On Mon, 6 Sep 1999, Paul Cockshott wrote:
> Date: Mon, 06 Sep 1999 10:13:13 +0100
> From: Paul Cockshott <email@example.com>
> Reply-To: firstname.lastname@example.org
> To: email@example.com, firstname.lastname@example.org
> Subject: [OPE-L:1130] monetary inflows versus capital accumulation
> I have a question to Fred.
> Are the current monetary inflows to the USA from abroad
> greater or less than the net us capital accumulation?
> What I want to know is whether the inflows are funding
> accumulation or just an increase in indebtedness.
> Let D be the deficit on us visible and invisible trade, including
> net payments of interest and dividends across US national
> Let S be net saving out of income of the US household sector.
> Let C be net capital accumulation by US industrial and
> commercial companies.
> I want to know if
> (C-S) < D
> If it is then the monetary inflow is in the long term unsustainable.
> If (C-S) >= D then the monetary inflow could continue so long
> as this holds, since the paper securities so purchased are backed
> by real capital goods.
Thanks very much to Paul for his interesting questions and to Allin for
his illuminating answers. I have a few additional comments.
1. With respect to Paul's question about the extent to which the inflow
of foreign capital is being invested:
Allin is correct about the current magnitudes of US private nonresidential
investment (roughly $1000b) and the net inflow of foreign capital (roughly
$300b). For the 1990s as a whole, the net inflow of foreign capital has
been about 20% of private nonresidential investment. One could argue that
almost all of this foreign capital is being invested one way or another,
either directly in business firms or indirectly in government bonds that
frees up other funds that can be invested.
I think that investment in the US would have been significantly less in
the 1990s without this inflow of foreign capital. The increase in the
ratio of investment spending to GDP (that Allin mentioned) would probably
not have occurred with this inflow of foreign capital. And hence the rate
of growth in the US economy would have been less without this inflow of
2. Now, with respect to Paul's other question: is this sustainable?
Paul seems to suggest that, if the foreign capital is being invested, then
this is sustainable (presumably because the investment will generate the
profits with which to make the interest payments in the future). So,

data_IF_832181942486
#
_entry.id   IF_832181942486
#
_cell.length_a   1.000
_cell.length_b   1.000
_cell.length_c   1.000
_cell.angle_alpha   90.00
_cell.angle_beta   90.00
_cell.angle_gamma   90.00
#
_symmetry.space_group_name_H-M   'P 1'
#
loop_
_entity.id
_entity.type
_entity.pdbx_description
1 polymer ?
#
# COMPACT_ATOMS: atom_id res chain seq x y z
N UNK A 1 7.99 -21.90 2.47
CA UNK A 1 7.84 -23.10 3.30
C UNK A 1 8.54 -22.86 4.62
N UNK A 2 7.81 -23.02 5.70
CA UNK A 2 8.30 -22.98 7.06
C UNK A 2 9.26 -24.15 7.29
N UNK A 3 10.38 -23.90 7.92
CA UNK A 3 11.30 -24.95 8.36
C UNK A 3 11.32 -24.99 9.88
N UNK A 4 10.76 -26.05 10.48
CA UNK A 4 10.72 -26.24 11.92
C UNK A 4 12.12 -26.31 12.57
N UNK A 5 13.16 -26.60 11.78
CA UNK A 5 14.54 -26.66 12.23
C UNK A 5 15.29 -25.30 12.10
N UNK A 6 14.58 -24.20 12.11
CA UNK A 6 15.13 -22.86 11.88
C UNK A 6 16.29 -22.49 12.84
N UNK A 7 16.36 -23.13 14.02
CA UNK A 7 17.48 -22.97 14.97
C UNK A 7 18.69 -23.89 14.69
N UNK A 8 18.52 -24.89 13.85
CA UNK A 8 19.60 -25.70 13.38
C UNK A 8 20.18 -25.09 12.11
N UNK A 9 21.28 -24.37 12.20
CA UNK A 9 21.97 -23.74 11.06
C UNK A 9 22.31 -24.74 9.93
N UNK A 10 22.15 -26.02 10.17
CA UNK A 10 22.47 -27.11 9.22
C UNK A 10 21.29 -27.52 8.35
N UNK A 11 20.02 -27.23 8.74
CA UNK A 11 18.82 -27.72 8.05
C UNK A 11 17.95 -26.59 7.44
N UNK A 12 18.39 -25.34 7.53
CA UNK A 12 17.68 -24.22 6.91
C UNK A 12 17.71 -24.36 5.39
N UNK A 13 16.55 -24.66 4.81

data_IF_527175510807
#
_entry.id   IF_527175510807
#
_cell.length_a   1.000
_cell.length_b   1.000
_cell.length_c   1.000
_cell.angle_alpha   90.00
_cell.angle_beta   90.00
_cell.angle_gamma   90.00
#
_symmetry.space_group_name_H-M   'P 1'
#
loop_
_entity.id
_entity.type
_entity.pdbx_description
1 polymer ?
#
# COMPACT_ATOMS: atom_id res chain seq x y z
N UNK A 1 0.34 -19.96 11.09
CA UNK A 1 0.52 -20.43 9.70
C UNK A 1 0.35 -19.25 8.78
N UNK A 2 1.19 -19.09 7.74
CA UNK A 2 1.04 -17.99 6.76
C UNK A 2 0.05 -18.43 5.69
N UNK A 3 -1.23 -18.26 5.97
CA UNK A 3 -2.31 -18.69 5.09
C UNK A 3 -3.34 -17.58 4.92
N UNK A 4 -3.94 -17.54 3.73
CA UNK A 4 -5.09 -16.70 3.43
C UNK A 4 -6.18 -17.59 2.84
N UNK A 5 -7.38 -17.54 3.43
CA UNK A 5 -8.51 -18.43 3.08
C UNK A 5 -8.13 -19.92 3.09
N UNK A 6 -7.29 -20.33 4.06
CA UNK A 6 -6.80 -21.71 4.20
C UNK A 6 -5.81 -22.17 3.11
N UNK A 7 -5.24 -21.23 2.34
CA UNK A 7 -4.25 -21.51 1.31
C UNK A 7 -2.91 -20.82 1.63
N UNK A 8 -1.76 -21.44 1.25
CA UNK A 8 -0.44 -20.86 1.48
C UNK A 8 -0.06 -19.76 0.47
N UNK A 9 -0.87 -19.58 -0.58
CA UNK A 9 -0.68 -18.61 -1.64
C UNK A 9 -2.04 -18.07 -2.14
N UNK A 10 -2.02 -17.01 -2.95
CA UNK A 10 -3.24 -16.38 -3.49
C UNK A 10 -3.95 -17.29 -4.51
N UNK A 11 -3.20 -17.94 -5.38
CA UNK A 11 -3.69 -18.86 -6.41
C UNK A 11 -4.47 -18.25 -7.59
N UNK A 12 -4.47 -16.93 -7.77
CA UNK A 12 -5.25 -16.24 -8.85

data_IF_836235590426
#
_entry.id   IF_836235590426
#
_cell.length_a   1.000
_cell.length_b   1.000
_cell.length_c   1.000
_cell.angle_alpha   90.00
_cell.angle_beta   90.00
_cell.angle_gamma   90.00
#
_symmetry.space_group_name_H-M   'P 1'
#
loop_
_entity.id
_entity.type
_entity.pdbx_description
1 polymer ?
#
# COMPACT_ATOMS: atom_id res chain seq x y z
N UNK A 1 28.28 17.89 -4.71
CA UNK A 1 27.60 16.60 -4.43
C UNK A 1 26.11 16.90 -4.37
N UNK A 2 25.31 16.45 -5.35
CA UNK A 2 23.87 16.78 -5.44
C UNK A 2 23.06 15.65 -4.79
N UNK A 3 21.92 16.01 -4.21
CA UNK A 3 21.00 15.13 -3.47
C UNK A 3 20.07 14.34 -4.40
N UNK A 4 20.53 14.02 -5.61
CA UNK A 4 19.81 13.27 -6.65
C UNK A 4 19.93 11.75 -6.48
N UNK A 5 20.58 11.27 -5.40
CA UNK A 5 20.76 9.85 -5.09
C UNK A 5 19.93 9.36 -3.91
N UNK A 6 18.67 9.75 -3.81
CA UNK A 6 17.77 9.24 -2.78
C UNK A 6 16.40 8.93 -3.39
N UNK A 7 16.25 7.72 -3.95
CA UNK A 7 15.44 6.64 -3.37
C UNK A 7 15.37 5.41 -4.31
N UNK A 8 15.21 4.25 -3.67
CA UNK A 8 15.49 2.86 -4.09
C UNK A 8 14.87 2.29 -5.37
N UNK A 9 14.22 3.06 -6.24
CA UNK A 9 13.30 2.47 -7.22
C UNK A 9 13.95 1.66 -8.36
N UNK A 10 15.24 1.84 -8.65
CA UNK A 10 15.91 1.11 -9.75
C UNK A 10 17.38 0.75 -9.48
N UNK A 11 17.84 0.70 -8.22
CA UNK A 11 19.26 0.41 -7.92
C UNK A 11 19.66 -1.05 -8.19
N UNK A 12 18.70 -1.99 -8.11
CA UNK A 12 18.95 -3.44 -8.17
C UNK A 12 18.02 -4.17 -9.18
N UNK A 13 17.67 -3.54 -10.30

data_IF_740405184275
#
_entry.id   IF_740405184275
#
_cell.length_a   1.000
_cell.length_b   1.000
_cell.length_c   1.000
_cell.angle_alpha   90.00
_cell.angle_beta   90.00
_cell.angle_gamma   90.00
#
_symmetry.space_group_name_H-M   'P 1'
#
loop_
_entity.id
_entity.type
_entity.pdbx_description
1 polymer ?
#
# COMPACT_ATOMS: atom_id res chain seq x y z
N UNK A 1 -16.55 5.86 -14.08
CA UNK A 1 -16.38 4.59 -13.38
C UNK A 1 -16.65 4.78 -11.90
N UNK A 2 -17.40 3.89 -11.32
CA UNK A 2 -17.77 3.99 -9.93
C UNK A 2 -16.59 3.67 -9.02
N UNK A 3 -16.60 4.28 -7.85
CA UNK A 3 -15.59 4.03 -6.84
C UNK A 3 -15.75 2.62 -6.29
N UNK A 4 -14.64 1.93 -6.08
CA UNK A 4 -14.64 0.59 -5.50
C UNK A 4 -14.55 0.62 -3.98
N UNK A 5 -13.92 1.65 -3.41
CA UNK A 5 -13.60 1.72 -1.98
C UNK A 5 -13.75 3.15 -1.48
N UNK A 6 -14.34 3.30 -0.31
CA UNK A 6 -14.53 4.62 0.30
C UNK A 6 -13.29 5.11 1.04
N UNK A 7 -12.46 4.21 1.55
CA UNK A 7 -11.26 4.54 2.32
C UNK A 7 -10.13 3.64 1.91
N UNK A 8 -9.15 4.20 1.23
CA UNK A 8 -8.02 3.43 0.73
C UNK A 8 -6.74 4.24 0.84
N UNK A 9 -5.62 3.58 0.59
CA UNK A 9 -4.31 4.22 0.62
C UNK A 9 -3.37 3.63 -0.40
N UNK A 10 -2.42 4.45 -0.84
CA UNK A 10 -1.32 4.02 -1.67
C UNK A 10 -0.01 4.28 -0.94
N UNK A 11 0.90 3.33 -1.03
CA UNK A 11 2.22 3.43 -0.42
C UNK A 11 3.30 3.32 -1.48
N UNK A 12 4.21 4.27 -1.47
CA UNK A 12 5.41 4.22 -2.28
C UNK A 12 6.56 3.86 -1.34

according to Paul's criterion, this inflow of foreign capital seems to be
sustainable, since it seems to be true that at least a significant portion
of this foreign capital is indeed invested.
But the problem is that, since the current account deficit will continue
to increase in the years ahead, the net inflow of foreign capital will
also have to continue to increase (or the dollar will have to decline).
And a vicious circle has set in that will probably increase the current
account deficit significantly in the years ahead (without a decline of the
dollar or a US recession): this year's increase in the current account
deficit further increases the foreign debt, which next year will increase
the foreign interest payments and hence the current account deficit still
further, etc., etc.
Wynne Godley (of the Levy Institute) has estimated in a recent paper
"Seven Unsustainable Balances") that, if the US economy were to continue
to grow 2% a year for the next five years, then the US foreign debt as a
percentage of US GDP would more than double from roughly 12% today to
roughly 25% in 2003. And by this time, the vicious circle described above
would be so firmly entrenched that the foreign debt would escalate even
faster after that - reaching 45% of GDP by 2008. Godley concludes: "This
process is clearly unsustainable and will eventually have to be checked,
preferrably before an exchange rate crisis forces the issue."
I think that at some point in the not too distant future, if a US
recession does not happen first, foreign investors will begin to see that
the dollar will have to decline eventually in order to reduce this
escalating current account deficit, and they will be less willing to
provide the foreign capital necessary to avoid a devaluation of the
dollar. At this point, the dollar will start to decline more rapidly,
more foreign capital will flee, and we will end up with a substantial
devaluation of the dollar. This devaluation of the dollar will, in turn,
cause the stock market to crash, and with it consumer spending and the US
economy in general, as I have already discussed.
Paul (and others): what do you think?
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